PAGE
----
Yesterday, the U.S. Supreme Court refused to hear Coach Joe Kennedy’s case, in which he argues that Bremerton School District's intervention into his prayer practice with his football team violated his free-speech rights. Some on the Religious Right have called this denial a “devastating blow to religious liberty,” but the court was right to uphold the decisions of the school district and the federal courts.
Americans United scored a major win yesterday on behalf of students and families in Bossier Parish, La., after reaching a settlement agreement with the school board that protects all students regardless of their religious beliefs. The settlement, which includes policy changes approved by the school board last week, will end a more than year-long legal dispute over the promotion of Christianity in Bossier public schools.
You’ll hear a lot this week about private school vouchers during National School Choice Week, but what you won’t hear a lot about is how vouchers don’t work, how vouchers undermine public education and religious freedom, and how vouchers don’t help children, families, public schools or you – the taxpayer.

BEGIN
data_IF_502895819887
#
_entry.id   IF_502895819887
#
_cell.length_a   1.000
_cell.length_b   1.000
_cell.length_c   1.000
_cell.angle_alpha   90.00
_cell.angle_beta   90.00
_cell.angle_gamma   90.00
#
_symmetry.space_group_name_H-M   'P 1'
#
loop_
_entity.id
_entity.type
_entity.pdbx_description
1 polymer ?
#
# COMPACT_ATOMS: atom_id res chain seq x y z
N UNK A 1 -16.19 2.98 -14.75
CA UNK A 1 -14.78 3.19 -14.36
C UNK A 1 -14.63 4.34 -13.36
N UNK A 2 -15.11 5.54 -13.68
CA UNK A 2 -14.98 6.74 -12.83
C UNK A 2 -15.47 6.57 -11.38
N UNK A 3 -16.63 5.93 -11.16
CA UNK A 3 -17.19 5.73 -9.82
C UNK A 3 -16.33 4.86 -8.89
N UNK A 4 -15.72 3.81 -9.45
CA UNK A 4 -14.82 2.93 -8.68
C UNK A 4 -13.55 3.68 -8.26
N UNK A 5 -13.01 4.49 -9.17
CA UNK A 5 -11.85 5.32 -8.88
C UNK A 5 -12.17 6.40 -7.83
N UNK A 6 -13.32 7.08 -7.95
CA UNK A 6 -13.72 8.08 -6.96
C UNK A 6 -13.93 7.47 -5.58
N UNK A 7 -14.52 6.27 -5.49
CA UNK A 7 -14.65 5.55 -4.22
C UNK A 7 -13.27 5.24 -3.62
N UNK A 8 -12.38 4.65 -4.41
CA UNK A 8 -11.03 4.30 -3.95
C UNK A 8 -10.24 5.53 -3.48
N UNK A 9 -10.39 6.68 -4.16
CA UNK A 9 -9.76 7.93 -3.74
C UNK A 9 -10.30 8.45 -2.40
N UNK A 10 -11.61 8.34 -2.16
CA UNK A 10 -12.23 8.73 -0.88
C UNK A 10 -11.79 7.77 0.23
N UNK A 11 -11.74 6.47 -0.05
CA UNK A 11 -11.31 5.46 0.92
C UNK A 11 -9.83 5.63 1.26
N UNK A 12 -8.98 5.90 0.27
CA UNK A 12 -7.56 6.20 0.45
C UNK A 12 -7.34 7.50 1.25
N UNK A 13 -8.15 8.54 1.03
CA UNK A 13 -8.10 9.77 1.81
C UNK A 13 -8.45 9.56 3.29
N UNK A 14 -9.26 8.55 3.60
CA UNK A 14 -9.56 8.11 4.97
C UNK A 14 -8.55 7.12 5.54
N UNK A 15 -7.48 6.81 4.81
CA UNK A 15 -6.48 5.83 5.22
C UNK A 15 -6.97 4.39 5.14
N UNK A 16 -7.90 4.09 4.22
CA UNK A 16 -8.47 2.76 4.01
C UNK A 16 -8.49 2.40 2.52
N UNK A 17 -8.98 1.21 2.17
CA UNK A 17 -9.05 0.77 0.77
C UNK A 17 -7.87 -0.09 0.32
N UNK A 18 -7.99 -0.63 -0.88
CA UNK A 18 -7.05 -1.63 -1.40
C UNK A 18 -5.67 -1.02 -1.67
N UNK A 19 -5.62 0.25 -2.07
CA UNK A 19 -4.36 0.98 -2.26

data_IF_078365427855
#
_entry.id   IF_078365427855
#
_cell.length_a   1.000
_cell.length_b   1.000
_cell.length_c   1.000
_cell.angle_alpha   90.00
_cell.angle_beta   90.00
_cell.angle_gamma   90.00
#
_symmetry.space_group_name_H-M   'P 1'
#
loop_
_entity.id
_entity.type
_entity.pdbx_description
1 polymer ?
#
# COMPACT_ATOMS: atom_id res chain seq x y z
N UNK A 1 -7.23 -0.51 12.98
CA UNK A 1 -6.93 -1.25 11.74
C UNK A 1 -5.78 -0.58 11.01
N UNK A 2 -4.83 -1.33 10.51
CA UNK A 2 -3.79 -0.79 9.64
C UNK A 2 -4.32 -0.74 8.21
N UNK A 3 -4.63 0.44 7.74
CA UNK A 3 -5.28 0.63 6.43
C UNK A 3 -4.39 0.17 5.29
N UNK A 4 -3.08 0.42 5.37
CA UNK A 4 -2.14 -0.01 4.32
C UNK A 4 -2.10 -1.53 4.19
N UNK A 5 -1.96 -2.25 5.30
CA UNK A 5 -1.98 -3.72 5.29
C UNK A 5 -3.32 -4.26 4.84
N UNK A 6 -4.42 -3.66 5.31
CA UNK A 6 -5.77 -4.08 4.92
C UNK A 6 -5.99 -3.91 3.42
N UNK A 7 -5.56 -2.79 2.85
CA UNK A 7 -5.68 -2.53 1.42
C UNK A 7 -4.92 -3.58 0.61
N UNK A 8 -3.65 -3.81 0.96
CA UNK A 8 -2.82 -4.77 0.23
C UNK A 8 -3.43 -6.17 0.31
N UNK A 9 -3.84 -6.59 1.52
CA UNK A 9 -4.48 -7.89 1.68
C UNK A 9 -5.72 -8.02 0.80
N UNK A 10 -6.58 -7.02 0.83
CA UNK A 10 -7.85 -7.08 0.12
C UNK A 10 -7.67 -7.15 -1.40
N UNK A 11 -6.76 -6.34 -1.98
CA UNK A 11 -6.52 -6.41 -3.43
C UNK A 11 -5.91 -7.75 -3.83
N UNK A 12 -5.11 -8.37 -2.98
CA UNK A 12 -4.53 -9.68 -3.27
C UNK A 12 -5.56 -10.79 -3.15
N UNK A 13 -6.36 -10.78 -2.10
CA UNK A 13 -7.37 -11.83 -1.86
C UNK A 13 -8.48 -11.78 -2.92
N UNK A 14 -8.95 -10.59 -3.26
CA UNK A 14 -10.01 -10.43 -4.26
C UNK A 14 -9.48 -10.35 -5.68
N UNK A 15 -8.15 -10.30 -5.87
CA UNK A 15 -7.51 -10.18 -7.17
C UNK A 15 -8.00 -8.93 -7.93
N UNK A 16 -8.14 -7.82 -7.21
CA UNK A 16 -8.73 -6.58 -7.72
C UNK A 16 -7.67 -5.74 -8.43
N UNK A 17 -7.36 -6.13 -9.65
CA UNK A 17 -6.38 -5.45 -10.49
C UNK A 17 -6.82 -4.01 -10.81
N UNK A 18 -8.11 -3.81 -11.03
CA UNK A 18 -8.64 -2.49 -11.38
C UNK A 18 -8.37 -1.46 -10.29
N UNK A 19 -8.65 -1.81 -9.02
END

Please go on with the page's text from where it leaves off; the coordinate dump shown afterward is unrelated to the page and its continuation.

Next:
Maurice Bessinger wanted to deny services to an entire class of people, African Americans, because of his religious beliefs. Today, we’re hearing arguments that businesses should be able to deny goods and services to other groups of people, usually members of the LGBTQ community, on the basis of owners’ religious beliefs.
The courts have been clear that creationism can’t be taught in public schools because it’s grounded in religion. Creationism takes a literal interpretation of the Bible favored by fundamentalist Christians (but rejected by millions of mainstream, moderate and progressive Christians) and tries to dress it up in a lab coat.
The “Christian nation” myth is malicious and un-historical. Worse, its persistence prevents us from telling the real story of America. That’s a story of how a nation originally settled by yes, a small band of avowed theocrats in Massachusetts, eventually became the diverse and vibrant beacon for religious freedom that we know today.
Today is Religious Freedom Day, a good time to reflect on the status of religious freedom in America. That principle, rightly cherished not just by Americans but by people worldwide, stands in jeopardy in our nation. We are seeing nothing less than an attempt to redefine what religious freedom means.
If the anti-lynching bill fails to include LGBTQ people, members of that community who are victims of these grotesque crimes and their families and friends who are seeking justice will be denied the powerful protection and resources that only the federal government can wield.